A potential Republican presidential contender in 2016 vowed Thursday to continue blocking confirmation of a series of ambassadorial and other diplomatic nominees despite the Federal Aviation Administration lifting a ban on US airline flights to Israel. The State Department criticized the lawmaker.
Sen. Ted Cruz said he wouldn't release the holds until the Obama administration answers his questions about the FAA's prohibition, which went into effect Tuesday after a rocket landed about a mile (2 kms ) from the Tel Aviv airport. The FAA ended the ban late Wednesday, after Cruz accused Obama of imposing an economic boycott of Israel while it is fighting the militant group Hamas in Gaza.
"There are still serious questions as to the decision-making that went in to the ban on flights and whether it was driven by political consideration at the White House or by objective expert opinion at the agency," the Texas senator said Thursday.
Cruz is demanding to know why Israel was singled out, while commercial flights can still pass over Afghanistan, Pakistan, Yemen and Ukraine - where a Malaysia Airlines jet was downed, killing all 298 people on board. The FAA prohibited flights over Ukraine's Crimea in April and has ruled out overflights of the east of the country since last week's crash.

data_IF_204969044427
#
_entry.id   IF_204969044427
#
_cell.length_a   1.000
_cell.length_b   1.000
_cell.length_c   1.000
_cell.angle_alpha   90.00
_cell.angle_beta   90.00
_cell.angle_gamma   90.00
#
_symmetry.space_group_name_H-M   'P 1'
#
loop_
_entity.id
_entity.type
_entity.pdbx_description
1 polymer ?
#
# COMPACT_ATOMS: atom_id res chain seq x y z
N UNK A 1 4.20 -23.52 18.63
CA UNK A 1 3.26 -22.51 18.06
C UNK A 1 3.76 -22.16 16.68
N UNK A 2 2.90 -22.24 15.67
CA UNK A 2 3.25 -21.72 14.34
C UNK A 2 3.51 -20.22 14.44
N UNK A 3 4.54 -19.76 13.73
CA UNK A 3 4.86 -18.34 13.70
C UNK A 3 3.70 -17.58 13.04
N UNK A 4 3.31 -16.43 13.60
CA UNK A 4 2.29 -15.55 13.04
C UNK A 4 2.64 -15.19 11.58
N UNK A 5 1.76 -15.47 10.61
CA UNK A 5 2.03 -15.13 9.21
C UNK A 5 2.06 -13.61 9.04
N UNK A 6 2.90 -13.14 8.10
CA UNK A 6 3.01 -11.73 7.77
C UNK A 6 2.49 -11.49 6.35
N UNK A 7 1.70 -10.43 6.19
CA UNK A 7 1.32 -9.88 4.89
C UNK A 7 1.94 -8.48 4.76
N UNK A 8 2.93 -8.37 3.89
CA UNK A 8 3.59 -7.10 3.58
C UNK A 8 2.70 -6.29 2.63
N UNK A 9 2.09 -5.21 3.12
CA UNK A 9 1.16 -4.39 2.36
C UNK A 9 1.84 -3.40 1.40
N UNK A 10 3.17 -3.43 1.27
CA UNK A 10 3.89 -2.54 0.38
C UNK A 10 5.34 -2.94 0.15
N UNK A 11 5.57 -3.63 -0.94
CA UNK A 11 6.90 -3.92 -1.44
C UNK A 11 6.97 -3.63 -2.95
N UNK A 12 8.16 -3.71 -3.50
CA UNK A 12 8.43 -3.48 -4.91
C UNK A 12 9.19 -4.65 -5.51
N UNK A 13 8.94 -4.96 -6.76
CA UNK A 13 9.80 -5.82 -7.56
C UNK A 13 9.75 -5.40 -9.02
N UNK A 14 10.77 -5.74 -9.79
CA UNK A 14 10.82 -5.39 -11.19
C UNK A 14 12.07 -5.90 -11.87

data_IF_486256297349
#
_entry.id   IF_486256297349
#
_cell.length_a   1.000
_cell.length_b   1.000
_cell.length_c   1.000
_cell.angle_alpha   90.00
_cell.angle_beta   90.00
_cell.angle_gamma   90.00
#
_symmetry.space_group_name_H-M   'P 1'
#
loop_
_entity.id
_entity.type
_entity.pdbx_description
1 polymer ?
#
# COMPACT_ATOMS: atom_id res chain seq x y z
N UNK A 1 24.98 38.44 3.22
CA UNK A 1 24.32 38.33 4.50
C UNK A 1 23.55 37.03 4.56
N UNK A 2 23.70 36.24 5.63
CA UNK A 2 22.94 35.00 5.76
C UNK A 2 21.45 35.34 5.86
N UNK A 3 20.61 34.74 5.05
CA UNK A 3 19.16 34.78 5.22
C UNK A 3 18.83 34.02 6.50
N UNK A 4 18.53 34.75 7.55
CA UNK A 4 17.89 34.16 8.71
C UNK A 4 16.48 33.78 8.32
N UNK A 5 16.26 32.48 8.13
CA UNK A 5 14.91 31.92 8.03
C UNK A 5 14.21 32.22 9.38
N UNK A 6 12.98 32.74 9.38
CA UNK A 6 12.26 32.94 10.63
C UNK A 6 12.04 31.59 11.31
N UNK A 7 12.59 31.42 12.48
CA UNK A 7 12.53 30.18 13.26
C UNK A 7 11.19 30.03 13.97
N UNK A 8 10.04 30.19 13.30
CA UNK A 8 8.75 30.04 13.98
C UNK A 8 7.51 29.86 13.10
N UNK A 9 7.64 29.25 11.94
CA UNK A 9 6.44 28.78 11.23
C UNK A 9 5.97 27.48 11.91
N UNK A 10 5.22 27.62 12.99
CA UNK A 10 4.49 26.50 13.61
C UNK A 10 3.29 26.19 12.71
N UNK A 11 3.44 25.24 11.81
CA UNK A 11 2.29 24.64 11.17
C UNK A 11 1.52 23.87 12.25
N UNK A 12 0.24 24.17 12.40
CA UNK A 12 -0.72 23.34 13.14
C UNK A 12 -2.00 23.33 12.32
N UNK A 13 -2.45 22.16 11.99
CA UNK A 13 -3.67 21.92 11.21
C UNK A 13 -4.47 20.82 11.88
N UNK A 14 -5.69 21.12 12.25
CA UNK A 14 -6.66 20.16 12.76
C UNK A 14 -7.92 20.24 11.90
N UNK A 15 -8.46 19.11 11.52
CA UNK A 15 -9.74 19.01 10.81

Cruz also wants to see any communication between the FAA, White House and State Department to see if the ban on landings in Tel Aviv was designed to punish Israel or advance cease-fire efforts. Almost 800 Palestinians have been killed in fighting over the last 16 days, mostly civilians, according to Gaza health officials. Israel has lost more than 30 soldiers and at least two civilians.
For the second straight day, the suggestion of political motivation behind the flight ban drew a sharp response from the State Department.
"It's just perplexing," spokeswoman Marie Harf said of Cruz's action. "The notion that he would put a hold on State Department nominees when he really has questions for the FAA just doesn't really make sense."
The objective of the flight ban "was purely security and safety of American citizens, pilots, people on these planes," she said. "The nominees we have up in the Senate are for some very critical positions. They need to move forward. If everybody's concerned about our foreign policy, we need people in those positions."
A day earlier, Harf called Cruz's comments "ridiculous and offensive."
Catherine Frazier, Cruz's spokeswoman, fired back that Obama's foreign policy was itself "ridiculous and offensive."
The holds mean Senate Democrats would have to convince at least five Republicans to join them to approve a new ambassador to Russia as well as ambassadors to key U.S. allies including France, Norway, South Korea and Turkey. Envoys involved in arms control and nuclear nonproliferation also are affected.
The reality is none of the nominations are priorities given the Senate's other competing interests and many will likely have to wait longer anyhow. A larger Senate logjam over issues unrelated to foreign policy has brought confirmations to a crawl, prompting complaints from Secretary of State John Kerry and White House spokesman Josh Earnest.